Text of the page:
• A Stability Period - Following the IMP or SMP (and any applicable Administrative Period), the Stability Period is the period of time during which the employer must treat the employee according to the status determined during the IMP or SMP. The Stability Period must be (i) equal to the longer of six months or the length of the applicable SMP for ongoing employees, or (ii) no more than one month longer than the IMP for new hires. For an employee who was determined to be working an average of 30 hours average per week during the IMP or SMP, he or she must be treated as a full-time employee for purposes of the ACA’s shared responsibility requirements during the associated Stability Period, even if that employee actually averages less than 30 hours of work per week during that Stability Period. On the other hand, if, during the IMP or SMP, the employee does not meet the 30 hours per week requirement, the employer will not be penalized for failing to provide them adequate health care coverage during the Stability Period, even if they in fact do average more than 30 hours per week during that period. In this latter case, however, the Stability Period can be no longer than one month beyond the applicable IMP or SMP.

Generally speaking, these time periods should be applied uniformly, but the guidance allows that employers may have the IMP and/or SMP vary in length, may utilize different start or end dates, and may vary the length of Administrative Periods for the following categories of employees (though within each category these periods must be applied uniformly): (1) collectively bargained and non-collectively bargained employees, (2) salaried and hourly employees, (3) employees working for different entities, and (4) employees located in different states.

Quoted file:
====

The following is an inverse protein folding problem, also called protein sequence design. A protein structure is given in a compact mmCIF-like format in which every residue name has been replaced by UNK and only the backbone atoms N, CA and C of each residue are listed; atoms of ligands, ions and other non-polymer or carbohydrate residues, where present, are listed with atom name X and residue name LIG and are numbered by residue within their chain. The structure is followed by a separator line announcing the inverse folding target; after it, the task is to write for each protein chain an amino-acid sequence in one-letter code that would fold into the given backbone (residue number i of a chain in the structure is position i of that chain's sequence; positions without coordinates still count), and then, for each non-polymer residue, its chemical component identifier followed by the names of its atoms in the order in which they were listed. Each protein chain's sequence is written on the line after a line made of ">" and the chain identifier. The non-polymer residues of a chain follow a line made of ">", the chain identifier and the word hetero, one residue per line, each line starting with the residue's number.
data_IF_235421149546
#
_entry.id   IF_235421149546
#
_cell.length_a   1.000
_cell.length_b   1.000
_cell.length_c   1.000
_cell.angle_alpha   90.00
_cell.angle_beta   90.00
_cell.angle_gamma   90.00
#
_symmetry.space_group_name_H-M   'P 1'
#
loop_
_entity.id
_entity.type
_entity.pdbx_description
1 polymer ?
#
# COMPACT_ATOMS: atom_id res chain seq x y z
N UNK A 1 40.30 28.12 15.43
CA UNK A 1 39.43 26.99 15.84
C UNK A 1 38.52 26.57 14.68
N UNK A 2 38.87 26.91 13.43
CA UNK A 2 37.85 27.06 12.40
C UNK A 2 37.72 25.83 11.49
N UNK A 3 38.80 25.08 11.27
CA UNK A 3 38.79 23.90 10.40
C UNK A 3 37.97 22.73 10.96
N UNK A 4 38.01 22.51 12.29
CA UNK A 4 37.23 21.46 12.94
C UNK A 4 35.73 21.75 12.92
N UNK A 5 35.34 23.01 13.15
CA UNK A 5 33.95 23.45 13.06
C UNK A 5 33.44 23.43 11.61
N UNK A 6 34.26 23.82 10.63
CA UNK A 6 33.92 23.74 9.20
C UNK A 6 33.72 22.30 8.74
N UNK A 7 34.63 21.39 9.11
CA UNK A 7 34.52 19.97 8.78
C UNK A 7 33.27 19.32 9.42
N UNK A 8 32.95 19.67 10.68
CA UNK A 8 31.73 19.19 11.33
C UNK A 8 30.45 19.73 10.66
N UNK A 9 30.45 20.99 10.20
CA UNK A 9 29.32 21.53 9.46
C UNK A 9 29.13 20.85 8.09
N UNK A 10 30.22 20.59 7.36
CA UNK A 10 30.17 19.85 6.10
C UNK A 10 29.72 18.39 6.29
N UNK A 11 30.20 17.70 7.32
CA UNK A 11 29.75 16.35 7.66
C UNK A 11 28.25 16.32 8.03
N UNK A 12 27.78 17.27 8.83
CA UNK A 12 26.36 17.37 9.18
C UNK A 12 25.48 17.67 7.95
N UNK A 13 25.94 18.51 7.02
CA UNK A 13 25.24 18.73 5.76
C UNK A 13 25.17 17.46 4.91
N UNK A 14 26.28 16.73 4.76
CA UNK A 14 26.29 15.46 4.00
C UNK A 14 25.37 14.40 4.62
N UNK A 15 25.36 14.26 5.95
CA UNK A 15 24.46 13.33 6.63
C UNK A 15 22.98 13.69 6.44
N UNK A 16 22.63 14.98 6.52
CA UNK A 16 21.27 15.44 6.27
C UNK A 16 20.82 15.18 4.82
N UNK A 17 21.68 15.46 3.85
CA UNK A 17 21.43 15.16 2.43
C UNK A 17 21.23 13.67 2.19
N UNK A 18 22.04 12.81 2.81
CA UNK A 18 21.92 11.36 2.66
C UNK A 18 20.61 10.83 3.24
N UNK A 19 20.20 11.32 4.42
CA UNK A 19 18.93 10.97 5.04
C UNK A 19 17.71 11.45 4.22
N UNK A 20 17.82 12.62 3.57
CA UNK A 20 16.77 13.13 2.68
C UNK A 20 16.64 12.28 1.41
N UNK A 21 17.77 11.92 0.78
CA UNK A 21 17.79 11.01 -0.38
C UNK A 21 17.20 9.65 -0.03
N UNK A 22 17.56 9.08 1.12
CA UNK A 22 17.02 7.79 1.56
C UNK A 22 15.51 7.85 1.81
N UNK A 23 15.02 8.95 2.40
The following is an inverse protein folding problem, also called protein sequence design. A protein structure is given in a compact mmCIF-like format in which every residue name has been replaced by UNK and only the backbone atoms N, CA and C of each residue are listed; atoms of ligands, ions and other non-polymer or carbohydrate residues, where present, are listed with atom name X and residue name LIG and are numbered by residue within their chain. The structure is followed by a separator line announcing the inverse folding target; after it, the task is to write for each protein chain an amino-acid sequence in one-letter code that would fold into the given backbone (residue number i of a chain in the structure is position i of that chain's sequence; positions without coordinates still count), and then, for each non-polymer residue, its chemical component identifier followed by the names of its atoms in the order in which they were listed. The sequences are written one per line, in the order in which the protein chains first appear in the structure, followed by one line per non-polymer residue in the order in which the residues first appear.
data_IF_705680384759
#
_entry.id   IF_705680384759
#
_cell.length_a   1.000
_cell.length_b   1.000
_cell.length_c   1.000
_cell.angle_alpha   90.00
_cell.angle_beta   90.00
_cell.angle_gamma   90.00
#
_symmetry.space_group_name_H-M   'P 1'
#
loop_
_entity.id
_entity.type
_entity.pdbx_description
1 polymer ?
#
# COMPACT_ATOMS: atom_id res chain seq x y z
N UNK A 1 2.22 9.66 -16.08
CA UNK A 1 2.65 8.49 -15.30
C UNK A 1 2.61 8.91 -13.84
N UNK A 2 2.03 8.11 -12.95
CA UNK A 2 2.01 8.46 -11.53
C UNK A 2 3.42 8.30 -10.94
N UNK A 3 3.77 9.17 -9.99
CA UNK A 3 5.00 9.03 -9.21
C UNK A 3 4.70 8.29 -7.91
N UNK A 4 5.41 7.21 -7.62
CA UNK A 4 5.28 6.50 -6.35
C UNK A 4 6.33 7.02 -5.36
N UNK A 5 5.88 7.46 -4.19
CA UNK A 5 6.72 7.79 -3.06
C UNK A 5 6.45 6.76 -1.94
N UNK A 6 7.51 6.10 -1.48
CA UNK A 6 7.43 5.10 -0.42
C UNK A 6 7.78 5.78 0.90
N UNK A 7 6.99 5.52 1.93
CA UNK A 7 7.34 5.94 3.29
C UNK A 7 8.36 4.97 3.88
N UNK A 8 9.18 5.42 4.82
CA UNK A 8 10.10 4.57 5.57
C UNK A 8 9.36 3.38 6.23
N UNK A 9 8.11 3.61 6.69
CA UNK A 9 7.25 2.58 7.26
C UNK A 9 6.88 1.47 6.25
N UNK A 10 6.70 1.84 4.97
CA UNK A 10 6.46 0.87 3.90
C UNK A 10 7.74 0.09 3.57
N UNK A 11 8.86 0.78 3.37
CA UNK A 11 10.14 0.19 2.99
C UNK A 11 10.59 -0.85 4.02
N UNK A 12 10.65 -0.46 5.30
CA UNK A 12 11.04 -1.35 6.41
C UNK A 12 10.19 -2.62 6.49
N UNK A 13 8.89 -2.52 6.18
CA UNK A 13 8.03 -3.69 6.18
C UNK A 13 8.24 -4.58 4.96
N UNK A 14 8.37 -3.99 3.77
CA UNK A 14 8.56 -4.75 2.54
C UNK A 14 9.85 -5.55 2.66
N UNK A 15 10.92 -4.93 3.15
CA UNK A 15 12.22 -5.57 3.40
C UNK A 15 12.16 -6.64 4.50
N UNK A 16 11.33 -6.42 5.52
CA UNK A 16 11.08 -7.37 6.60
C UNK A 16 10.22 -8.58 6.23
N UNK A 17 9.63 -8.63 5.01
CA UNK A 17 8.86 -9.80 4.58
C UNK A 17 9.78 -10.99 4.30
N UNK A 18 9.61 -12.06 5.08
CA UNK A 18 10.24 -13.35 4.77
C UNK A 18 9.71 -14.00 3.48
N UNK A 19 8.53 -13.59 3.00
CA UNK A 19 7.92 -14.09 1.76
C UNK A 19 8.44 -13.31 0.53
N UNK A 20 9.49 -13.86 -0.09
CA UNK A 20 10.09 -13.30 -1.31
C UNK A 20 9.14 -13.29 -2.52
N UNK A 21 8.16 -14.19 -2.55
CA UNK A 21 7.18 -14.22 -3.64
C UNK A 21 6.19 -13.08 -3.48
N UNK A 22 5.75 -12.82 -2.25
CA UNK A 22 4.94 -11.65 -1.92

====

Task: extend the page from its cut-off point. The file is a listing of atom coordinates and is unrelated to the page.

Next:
Employers can rely on this guidance through the end of 2014, and Notice
2012-58 clarifies that this reliance covers any Measurement Period that begins in 2013 or 2014 and the associated Stability Period. The Notice also reiterates that the previously announced safe harbor for determining the affordability of health care coverage for purposes of the pay-or-play penalty (which the ACA set at less than 9.5 percent of household income for single premium coverage) would be a single premium cost of less than 9.5 percent of the employee’s wages for that year, as defined for purposes of Box 1 on Form W-2, and that this safe harbor would also remain in place at least until the end of 2014.

Rules Governing the 90-Day Waiting Period Limitation

IRS Notice 2012-59 (the DOL and DHHS issued comparable guidance) provided guidance on the 90-day waiting period limitation that can also be relied on at least through the end of 2014. The Notice defines “waiting period” as “the period of time that must pass before coverage for an employee or dependent who is otherwise eligible to enroll under the terms of the plan can become effective.” The ACA requires that this waiting period be no longer than 90 days. This definition allows for considerable flexibility because the Notice clarifies that “being eligible for coverage” means that the employee has met all of the plan’s substantive eligibility requirements.